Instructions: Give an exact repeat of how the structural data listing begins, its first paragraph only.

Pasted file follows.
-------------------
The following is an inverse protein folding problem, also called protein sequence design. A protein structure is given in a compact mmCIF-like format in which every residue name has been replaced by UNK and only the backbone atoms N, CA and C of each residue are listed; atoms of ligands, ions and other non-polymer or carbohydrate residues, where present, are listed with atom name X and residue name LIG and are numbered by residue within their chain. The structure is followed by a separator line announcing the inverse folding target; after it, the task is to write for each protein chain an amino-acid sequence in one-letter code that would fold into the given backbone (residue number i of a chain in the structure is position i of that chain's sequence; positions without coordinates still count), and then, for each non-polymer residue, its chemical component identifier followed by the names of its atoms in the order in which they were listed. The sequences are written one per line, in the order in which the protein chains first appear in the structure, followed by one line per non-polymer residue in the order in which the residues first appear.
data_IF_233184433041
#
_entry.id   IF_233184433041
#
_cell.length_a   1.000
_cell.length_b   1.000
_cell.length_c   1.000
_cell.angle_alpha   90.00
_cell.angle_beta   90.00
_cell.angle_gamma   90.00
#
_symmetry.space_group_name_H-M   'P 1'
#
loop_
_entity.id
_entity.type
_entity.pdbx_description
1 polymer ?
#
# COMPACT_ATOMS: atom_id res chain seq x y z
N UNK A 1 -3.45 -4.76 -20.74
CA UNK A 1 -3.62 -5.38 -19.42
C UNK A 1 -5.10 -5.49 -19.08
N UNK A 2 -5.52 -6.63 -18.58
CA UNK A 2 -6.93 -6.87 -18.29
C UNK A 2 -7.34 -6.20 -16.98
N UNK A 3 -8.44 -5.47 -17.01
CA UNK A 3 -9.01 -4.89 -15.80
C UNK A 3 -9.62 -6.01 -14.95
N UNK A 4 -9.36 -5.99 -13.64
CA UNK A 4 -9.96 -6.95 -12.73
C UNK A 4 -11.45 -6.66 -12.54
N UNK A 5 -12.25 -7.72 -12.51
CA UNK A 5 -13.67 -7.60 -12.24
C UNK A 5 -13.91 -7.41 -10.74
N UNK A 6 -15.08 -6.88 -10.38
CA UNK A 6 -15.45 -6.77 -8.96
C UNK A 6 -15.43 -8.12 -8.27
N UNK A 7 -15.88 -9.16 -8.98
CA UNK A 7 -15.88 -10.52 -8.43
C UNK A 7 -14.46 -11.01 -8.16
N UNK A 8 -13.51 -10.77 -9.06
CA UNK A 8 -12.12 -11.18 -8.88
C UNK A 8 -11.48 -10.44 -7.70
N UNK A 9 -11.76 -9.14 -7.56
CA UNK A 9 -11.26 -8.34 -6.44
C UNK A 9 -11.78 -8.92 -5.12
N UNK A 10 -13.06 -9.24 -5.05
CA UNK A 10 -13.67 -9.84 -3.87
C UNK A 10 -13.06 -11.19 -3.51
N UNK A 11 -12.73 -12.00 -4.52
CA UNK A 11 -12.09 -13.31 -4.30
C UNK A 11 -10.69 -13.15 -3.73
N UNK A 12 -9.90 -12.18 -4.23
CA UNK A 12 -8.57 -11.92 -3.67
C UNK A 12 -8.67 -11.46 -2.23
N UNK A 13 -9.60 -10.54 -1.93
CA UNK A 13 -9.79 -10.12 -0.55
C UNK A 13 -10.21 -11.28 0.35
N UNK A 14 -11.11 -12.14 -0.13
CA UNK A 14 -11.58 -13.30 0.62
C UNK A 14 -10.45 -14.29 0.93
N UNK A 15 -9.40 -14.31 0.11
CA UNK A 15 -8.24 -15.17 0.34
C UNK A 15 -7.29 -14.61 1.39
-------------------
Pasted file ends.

The following is an inverse protein folding problem, also called protein sequence design. A protein structure is given in a compact mmCIF-like format in which every residue name has been replaced by UNK and only the backbone atoms N, CA and C of each residue are listed; atoms of ligands, ions and other non-polymer or carbohydrate residues, where present, are listed with atom name X and residue name LIG and are numbered by residue within their chain. The structure is followed by a separator line announcing the inverse folding target; after it, the task is to write for each protein chain an amino-acid sequence in one-letter code that would fold into the given backbone (residue number i of a chain in the structure is position i of that chain's sequence; positions without coordinates still count), and then, for each non-polymer residue, its chemical component identifier followed by the names of its atoms in the order in which they were listed. The sequences are written one per line, in the order in which the protein chains first appear in the structure, followed by one line per non-polymer residue in the order in which the residues first appear.